But Jennifer said that the most profound result of the expedition came when her family came home with a far different perspective on life.

“It was rather subtle, but I noticed the kids’ conversations shifting from ‘I want this!’  to ‘Wow!  We are so lucky to have this,’” said Jennifer.

FHe volunteers of all ages travel to a remote Guatemalan village to give humanitarian service.

FHe volunteers of all ages travel to a remote Guatemalan village to give humanitarian service.

The non-profit FHe assists communities in developing countries by “giving them a fishing pole”—not just a fish.  DeLange said that participants don’t just “get their hands dirty and pat themselves on the back” for a week of service.  Rather, they intimately get to know the people they serve and help contribute to long-term sustainable development by supporting education, economic development, and improving health.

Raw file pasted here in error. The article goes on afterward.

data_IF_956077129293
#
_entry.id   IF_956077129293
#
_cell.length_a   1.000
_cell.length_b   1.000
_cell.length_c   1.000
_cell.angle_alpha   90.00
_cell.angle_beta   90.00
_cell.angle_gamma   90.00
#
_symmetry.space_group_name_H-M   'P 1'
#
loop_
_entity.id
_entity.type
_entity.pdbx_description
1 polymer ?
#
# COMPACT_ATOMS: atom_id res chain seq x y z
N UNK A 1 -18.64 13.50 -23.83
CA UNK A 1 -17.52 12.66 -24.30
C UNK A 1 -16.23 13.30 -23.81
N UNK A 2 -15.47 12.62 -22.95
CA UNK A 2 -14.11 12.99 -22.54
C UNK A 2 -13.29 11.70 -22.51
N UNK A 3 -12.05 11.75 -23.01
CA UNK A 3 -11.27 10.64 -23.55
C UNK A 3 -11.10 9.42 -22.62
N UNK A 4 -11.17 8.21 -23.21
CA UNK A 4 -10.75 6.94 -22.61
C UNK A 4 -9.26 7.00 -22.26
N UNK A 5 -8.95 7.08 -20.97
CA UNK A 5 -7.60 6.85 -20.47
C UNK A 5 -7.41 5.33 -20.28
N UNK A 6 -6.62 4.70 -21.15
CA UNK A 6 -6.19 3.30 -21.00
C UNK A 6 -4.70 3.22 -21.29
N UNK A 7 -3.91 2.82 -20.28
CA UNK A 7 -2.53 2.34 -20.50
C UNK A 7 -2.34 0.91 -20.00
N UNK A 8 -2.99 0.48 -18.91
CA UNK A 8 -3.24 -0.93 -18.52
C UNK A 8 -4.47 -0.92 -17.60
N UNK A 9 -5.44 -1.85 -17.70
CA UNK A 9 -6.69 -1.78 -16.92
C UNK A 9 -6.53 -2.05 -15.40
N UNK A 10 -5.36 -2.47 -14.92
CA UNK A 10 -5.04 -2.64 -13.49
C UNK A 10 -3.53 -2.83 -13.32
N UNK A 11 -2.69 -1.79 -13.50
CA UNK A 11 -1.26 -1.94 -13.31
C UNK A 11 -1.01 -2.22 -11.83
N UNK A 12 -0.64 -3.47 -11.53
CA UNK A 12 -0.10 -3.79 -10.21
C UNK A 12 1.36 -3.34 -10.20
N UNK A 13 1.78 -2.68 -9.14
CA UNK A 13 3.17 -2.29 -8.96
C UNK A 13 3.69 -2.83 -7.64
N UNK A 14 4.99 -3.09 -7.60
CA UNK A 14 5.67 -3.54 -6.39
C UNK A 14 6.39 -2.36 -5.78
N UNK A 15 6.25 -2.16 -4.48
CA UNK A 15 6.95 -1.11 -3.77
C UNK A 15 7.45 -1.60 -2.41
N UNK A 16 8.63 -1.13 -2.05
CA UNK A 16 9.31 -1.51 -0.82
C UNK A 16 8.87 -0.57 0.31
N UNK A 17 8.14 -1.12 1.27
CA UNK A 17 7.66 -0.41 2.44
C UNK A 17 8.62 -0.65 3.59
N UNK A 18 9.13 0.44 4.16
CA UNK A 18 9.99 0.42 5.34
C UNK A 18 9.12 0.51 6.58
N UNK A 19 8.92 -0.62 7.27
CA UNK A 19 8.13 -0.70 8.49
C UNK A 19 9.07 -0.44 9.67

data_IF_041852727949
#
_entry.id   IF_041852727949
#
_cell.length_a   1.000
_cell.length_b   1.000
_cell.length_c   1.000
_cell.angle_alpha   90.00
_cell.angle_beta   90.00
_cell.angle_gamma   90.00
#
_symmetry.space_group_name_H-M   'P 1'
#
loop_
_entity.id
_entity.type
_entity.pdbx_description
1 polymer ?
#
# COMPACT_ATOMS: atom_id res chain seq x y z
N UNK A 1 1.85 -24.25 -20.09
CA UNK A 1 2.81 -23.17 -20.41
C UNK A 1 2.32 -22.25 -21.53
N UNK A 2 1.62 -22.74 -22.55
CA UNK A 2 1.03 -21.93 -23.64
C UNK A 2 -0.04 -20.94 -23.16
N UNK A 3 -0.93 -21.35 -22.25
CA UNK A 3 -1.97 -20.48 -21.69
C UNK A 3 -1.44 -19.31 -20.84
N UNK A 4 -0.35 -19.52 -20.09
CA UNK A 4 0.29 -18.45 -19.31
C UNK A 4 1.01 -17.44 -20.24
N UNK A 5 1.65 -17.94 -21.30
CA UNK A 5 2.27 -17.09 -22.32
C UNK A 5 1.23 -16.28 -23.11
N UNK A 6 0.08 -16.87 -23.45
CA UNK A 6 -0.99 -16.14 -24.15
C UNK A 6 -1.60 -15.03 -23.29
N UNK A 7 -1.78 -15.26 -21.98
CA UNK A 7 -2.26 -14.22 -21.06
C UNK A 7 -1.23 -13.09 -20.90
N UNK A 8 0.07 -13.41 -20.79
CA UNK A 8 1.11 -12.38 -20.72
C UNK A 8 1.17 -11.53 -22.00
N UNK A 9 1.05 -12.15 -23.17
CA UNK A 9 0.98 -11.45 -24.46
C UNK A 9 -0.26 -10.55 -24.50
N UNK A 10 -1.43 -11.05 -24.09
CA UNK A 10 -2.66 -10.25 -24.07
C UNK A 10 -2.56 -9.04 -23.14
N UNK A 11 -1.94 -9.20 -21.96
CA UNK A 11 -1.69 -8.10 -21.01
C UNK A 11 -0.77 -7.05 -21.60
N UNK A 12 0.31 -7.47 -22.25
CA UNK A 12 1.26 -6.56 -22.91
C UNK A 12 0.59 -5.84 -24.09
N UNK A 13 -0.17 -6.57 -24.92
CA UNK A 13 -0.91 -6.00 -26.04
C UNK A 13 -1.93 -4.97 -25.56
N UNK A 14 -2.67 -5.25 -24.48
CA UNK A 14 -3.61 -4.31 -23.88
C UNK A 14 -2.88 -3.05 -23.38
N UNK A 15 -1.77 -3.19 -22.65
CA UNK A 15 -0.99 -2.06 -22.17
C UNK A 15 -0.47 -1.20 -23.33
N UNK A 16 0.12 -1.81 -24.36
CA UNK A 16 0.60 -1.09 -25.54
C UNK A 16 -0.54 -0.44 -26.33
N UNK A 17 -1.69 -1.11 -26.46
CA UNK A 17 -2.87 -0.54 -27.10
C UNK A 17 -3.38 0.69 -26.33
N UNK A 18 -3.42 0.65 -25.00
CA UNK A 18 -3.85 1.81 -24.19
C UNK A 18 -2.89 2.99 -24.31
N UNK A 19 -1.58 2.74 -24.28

“One example of teaching sustainable skills is the neonatal resuscitation training we provide to midwives.  In communities with high infant mortality rates, just a few hours of this training can help save many lives. These skills will persist long after we have returned home,” said DeLange.

DeLange said FHe can use people with any skill set.

“Educators help instruct local teachers, individuals with business backgrounds help with economic development, nurses and dentists assist in training local health workers, builders help with construction projects.  We’ve never met anyone we couldn’t put to work, though it may not always be in the way they anticipate,” said DeLange.  “We’ve put more than one lawyer to work laying bricks and concrete for school and health clinic building projects.  In addition, just coming on an expedition helps support our projects”.

While FHe’s summer Guatemala trip is full and running a waiting list, the Nepal trip (July 31 to August 9) still has some spots available. For this expedition, FHe has teamed up with CHOICE Humanitarian and its in-country director Bishnu Adhikari (the highlighted humanitarian in “Meet the Mormons”) to provide sustainable humanitarian service in Himalayan villages.